The very first car to have been driven on Italian roads is one of the special entries in this year’s Bonhams London to Brighton Veteran Car Run supported by Hiscox. It was owned by wealthy textile industrialist, Gaetano Rossi. He ordered the car in 1892 and it was delivered to his home in Schio, Vicenza, in the north of the country in January 1893.
However, the car was not Italian, but French, an early 2.5 hp twin-cylinder Peugeot Type 3 with chassis number 25. When Rossi, a friend of Armand Peugeot, purchased a second Peugeot in 1896, he gave the Type 3 to a friend, Guido Lazzari.
Lazzari lived in Aiello del Friuli, which was then part of the Austro-Hungarian empire but lost to Italy in the First World War.
When Italian troops entered Aiello del Friuli, parts of the car were taken and the pioneering Peugeot was laid up. The car lay forgotten for some years until, in 1955, the Lazzari family – Guido died in 1953 – offered it to the Turin Automobile Museum in exchange for a then-brand new Fiat 1100.
Partially restored in time for the museum opening in 1963, the Peugeot was initially thought to be a later model but its true provenance was uncovered in 1999 by Fabrizio Taiana of the Club Storico Peugeot Italia. Until his detective work revealed the truth, the honour of being the first car on Italian soil was held by a Panhard et Levassor, which was driven in Florence in 1894.
Since then, the Type 3 has undergone a further full bodywork restoration in 2007 and, this year, its engine and other mechanical parts were reconditioned in preparation for its debut on the world-famous London to Brighton Run.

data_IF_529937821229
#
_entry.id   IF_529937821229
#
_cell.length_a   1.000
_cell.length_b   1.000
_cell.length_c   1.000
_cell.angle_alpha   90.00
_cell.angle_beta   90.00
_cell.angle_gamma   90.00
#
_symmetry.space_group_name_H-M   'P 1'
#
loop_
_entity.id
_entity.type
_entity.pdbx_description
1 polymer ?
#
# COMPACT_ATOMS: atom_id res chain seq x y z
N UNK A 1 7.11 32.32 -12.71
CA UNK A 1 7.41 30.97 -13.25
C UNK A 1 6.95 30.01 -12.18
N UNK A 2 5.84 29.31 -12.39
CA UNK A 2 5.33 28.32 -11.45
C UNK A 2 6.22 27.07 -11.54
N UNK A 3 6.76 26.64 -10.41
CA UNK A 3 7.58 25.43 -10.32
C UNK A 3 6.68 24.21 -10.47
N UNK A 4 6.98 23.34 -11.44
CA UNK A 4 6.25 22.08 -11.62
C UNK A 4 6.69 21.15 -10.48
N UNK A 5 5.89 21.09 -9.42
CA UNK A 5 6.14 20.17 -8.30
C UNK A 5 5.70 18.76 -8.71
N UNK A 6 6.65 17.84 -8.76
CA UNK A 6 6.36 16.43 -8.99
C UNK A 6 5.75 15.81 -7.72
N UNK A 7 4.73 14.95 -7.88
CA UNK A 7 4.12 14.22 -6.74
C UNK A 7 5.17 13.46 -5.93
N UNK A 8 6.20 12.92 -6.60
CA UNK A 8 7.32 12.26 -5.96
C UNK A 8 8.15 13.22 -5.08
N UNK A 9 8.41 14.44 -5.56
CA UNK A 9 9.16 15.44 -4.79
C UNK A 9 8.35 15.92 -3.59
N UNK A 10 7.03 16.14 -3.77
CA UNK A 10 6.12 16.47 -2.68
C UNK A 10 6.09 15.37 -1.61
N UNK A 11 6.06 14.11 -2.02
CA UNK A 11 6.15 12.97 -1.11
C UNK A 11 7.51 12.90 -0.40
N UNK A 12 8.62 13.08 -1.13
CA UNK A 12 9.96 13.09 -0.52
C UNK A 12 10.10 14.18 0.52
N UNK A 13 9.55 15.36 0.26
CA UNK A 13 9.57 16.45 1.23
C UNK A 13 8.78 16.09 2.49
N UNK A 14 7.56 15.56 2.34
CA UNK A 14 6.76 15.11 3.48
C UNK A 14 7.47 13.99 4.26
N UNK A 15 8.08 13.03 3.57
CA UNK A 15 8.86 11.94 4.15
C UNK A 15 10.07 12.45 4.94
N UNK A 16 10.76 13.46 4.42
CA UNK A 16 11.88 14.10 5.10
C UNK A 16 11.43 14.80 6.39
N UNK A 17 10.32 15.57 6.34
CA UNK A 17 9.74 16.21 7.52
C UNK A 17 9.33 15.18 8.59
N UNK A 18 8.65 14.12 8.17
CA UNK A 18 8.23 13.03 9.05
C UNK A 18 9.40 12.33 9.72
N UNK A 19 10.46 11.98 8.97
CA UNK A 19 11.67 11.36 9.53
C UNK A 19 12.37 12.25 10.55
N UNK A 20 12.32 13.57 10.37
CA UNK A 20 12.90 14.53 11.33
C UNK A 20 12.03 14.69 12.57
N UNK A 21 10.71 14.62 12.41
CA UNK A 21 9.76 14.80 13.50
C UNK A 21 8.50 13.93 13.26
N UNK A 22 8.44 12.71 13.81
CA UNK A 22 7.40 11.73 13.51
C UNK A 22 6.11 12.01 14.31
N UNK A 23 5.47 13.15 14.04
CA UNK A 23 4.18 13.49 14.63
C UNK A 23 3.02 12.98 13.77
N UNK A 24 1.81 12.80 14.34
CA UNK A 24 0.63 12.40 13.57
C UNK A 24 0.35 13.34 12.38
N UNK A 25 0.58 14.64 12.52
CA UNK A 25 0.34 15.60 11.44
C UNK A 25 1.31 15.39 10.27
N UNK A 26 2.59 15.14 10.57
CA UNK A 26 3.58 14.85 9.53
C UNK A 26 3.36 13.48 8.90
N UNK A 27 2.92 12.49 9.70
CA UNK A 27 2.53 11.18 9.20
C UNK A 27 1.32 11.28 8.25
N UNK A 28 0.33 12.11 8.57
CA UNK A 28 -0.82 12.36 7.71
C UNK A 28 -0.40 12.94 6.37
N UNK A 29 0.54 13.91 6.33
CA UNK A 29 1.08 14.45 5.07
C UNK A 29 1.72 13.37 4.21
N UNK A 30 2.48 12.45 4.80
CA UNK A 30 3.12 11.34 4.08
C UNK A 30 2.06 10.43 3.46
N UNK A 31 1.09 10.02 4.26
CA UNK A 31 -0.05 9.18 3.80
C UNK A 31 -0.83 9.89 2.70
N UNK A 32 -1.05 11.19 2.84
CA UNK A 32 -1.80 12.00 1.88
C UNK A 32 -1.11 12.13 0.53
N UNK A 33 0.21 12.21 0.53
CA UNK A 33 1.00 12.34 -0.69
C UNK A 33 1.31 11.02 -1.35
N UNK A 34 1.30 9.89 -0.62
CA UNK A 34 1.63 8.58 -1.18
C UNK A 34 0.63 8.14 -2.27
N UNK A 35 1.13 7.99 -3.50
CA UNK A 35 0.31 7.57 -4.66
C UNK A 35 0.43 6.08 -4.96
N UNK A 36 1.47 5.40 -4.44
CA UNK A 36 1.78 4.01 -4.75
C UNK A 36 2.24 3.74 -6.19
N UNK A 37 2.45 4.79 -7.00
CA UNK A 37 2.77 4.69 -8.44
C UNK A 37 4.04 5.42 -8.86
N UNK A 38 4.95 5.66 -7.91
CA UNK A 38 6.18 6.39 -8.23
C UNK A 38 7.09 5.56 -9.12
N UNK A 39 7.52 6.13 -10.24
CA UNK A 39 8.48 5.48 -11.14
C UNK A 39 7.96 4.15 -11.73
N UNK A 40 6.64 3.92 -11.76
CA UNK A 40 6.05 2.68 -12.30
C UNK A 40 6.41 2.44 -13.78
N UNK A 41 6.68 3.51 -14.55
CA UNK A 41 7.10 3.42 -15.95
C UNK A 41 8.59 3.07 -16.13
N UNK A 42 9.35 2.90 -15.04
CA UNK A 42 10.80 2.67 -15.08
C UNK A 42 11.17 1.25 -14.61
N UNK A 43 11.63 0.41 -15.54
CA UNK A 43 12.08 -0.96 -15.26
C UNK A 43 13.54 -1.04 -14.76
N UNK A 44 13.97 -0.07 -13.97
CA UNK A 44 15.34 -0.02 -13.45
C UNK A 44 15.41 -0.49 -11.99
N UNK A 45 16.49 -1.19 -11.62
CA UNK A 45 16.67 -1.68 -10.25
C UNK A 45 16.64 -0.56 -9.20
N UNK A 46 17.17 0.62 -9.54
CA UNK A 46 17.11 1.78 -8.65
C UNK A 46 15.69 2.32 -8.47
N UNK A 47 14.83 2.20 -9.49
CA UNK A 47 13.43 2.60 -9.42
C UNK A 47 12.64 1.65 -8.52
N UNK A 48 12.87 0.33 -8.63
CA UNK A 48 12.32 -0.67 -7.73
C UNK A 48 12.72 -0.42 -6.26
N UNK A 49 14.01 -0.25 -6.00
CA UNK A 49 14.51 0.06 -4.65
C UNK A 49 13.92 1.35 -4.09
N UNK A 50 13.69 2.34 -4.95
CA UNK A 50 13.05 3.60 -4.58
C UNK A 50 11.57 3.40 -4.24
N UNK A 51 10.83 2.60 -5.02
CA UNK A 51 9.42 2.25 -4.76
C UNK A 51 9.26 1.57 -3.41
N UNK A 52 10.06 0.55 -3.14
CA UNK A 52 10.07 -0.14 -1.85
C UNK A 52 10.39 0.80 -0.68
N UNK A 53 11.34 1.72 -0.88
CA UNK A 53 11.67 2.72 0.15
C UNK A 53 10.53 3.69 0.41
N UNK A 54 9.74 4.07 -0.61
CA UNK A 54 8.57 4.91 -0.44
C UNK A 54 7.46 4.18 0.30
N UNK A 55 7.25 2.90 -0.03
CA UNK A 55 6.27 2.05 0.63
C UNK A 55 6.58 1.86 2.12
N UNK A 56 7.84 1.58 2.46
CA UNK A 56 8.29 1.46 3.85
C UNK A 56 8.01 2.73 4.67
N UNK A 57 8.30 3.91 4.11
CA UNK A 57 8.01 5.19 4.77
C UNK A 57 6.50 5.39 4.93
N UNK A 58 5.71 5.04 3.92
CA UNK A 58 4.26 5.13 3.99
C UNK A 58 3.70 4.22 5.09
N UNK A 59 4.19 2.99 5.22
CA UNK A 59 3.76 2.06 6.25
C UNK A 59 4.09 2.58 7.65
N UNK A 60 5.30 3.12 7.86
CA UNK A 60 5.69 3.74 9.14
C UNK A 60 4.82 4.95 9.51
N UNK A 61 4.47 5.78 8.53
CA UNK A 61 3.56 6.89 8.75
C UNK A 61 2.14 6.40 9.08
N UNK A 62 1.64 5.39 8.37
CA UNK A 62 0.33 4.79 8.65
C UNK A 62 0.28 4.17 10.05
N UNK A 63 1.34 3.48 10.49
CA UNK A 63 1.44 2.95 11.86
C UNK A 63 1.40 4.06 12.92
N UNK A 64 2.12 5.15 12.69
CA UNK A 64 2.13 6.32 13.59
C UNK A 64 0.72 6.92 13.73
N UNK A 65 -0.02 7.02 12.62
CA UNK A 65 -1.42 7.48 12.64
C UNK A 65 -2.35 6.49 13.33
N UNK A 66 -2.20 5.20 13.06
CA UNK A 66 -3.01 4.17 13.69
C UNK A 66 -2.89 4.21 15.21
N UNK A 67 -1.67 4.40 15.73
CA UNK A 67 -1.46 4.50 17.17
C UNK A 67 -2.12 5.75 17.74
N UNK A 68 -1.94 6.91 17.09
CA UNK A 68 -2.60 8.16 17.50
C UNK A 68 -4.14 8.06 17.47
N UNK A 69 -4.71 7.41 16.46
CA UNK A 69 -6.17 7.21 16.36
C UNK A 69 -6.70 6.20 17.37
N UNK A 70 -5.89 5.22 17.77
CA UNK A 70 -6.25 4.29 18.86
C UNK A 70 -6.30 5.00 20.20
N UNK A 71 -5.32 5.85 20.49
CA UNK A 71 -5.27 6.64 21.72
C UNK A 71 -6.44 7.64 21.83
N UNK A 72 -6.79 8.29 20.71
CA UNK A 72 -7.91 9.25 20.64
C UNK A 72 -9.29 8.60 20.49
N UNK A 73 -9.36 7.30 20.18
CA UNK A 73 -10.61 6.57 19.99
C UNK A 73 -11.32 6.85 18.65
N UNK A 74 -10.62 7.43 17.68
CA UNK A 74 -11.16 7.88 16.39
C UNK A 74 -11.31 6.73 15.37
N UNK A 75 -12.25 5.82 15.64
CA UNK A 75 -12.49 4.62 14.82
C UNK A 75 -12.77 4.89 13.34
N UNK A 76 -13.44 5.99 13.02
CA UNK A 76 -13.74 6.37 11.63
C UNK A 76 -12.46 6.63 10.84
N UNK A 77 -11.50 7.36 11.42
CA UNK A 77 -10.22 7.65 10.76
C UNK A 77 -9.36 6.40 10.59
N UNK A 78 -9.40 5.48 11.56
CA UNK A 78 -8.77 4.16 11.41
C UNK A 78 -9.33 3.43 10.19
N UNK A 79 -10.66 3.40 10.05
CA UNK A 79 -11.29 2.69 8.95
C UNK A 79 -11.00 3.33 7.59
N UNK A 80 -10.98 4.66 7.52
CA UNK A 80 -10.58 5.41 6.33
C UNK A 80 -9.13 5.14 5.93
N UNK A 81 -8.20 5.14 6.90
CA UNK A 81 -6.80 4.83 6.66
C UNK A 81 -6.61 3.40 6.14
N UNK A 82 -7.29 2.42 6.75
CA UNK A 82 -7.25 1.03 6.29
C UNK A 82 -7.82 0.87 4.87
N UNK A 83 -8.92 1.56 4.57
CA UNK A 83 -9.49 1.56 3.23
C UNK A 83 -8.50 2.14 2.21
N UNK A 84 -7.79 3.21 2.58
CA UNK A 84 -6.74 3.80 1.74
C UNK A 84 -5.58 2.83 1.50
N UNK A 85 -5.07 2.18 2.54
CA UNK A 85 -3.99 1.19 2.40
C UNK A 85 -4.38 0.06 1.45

With the 2017 Bonhams London to Brighton Veteran Car Run supported by Hiscox having a French theme, it is appropriate that the ‘Italian’ Peugeot will be taking a starring role: as the oldest car on this year’s Run. It has been given start number 1 and will be the first car away. It is officially entered by the Museo dell’Automobile di Torino but will be driven by Count Alessandro Rossi di Schio – a direct descendant of the car’s very first owner.
“This is a genuinely fascinating car. One of the earliest Peugeots in existence, it is also one of the most significant and will come to London in November with an intriguing back story. It is absolutely fitting that it will be driven to Brighton by a member of the original owner’s family,” said Peter Read, Chairman of the Royal Automobile Club’s Motoring Committee.
The 2017 Veteran Car Run will be held, as ever, on the first Sunday in November – this year, it falls on the 5th – and is organised by the Royal Automobile Club.
As dawn breaks, a red flag will be ceremoniously ripped up and the 400 entries will start their journey from capital to coast: the Run celebrates the passing into law of the Locomotives on the Highway Act in November 1896, also known as the Red Flag Act, and refers to a time when these new-fangled machines had to follow a man holding a red flag.
More than 400-veterans have entered this year among which are a large contingent of cars constructed in France. While Germany is generally considered to be the birthplace of the motor car, it was the French who accelerated the concept of the horseless carriage and was by far the biggest automobile producing nation as the 19th century turned into the 20th century. This year’s Run has adopted a French theme in honour of the country’s contribution to motoring.
The Run is just one element of the Royal Automobile Club’s London Motor Week. A full week crammed with motoring happenings, popular events include the free Regent Street Motor Show. Held on Saturday 4th November, it turns London’s premier shopping street into a motoring showcase that puts the spotlight on veterans, classics and moderns alike.